What happens when we die? This is one of life's most puzzling questions, but is our preoccupation with death any different from our preoccupation with what's for dinner or our dentist appointment next week? It's a preoccupation with something other than where life is happening. If we want to know how to live, we have to study life; and if we want to know how to die, we have to study life as well, because the best way to prepare for death is to cultivate awareness of this moment. When we learn to slow down, we start to experience what is actually in front of us. This moment is the most profound thing we can see, and this deep seeing will change our relationship to both life and death.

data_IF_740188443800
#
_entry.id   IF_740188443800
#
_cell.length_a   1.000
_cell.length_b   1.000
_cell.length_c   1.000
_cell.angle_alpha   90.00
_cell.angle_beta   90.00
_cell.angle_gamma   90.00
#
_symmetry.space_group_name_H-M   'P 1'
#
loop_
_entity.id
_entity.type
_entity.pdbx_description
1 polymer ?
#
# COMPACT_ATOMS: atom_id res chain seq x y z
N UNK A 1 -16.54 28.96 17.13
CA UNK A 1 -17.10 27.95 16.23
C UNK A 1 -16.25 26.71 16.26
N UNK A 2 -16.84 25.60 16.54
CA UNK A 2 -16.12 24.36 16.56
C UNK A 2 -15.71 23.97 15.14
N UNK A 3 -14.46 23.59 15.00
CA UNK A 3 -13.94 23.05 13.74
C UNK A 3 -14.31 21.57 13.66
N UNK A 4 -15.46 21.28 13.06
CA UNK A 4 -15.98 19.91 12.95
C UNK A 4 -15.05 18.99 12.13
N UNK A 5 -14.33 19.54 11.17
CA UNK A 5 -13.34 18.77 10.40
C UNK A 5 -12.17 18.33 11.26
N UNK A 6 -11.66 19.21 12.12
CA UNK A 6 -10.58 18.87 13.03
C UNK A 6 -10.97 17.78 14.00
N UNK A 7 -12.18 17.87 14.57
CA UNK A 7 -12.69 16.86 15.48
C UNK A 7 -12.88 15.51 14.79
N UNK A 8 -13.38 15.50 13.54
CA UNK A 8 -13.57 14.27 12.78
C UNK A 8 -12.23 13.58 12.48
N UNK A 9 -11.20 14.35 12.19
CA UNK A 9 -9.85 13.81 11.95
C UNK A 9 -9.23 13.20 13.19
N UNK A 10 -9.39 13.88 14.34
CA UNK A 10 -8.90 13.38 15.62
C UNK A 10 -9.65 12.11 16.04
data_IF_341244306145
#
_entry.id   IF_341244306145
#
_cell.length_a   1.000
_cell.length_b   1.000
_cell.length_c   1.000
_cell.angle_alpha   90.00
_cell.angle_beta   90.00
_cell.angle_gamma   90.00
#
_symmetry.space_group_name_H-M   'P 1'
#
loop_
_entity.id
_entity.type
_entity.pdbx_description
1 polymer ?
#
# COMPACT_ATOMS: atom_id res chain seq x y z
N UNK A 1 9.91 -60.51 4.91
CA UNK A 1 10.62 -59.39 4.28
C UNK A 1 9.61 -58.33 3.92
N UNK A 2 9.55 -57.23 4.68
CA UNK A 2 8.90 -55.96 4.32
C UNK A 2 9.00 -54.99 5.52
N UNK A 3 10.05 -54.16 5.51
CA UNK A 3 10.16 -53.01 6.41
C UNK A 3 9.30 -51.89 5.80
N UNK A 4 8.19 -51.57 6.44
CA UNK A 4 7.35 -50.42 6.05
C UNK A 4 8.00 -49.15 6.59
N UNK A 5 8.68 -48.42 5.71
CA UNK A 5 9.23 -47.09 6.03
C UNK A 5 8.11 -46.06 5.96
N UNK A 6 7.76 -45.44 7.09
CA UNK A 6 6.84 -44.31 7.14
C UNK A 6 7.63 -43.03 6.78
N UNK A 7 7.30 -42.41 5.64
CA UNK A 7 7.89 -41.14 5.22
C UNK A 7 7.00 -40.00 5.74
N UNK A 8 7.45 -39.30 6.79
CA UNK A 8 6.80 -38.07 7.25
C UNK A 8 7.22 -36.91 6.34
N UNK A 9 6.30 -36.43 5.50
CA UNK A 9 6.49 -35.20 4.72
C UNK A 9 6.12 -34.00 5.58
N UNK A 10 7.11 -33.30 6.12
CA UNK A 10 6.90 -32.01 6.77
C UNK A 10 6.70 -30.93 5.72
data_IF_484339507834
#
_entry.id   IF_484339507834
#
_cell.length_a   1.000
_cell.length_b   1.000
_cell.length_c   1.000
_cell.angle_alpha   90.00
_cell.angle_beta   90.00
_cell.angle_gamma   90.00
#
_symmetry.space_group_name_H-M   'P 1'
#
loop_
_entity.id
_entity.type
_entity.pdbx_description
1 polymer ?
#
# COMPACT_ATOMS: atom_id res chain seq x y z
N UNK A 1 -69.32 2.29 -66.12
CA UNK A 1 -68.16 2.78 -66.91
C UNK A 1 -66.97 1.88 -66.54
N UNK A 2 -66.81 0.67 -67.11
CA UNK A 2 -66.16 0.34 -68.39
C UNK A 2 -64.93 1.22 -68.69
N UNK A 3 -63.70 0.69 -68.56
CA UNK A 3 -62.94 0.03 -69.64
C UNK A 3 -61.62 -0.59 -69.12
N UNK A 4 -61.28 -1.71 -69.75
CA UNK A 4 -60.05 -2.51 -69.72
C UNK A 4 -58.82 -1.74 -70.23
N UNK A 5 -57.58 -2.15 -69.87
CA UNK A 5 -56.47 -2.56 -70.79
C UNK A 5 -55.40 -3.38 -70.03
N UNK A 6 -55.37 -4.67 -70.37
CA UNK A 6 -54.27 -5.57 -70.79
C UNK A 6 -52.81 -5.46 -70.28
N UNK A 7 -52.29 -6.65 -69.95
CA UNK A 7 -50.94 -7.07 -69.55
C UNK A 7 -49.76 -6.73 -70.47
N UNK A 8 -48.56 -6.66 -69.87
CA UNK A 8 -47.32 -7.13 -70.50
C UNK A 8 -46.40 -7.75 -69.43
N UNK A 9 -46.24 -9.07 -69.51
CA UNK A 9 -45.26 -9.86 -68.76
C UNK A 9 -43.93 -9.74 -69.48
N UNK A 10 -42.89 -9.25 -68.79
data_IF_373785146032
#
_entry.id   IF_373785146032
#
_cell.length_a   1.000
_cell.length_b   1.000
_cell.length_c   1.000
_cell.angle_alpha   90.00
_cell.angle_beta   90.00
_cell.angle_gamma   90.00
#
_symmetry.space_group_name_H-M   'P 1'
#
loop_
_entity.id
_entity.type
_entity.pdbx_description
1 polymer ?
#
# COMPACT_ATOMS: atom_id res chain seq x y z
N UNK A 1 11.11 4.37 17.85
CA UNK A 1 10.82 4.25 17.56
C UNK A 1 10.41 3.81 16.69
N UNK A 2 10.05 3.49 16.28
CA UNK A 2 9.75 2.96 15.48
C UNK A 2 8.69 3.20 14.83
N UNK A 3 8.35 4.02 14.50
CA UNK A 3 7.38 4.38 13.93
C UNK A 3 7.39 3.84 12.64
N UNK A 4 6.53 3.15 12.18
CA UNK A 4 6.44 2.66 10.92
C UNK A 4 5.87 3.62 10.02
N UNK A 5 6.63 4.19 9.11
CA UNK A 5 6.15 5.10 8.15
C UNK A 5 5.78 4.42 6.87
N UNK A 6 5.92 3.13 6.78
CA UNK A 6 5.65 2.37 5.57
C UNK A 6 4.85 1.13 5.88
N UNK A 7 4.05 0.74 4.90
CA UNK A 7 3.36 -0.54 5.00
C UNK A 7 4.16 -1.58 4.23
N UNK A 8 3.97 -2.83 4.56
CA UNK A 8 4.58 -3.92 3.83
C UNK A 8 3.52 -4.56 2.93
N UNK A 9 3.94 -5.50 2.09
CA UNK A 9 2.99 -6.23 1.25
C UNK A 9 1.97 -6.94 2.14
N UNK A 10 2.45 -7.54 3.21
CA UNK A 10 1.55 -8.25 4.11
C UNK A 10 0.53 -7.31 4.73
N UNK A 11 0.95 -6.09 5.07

Zen Buddhism emphasizes zazen, or seated meditation, as the means to study the self and understand who we truly are. Dharma talks are an essential aspect of Zen training and take place in the context of zazen. Said to be "dark to the mind and radiant to the heart", a dharma talk is one of the ways in which a teacher points directly to the heart of the teachings of the Buddha. In our meditation practice, it is easy to get lost in self-doubt, fantasy, numbness, and emotional agitation. Dharma talks help to ground our practice, providing inspiration and an essential recognition of exactly where we find ourselves, so that we can learn to face difficulties and obstacles with a free and flexible mind. This talk was given at Zen Mountain Monastery or the Zen Center of New York City of the Mountains and Rivers Order of Zen Buddhism, founded in 1980 by the late American Zen Master John Daido Loori, Roshi (1931-2009).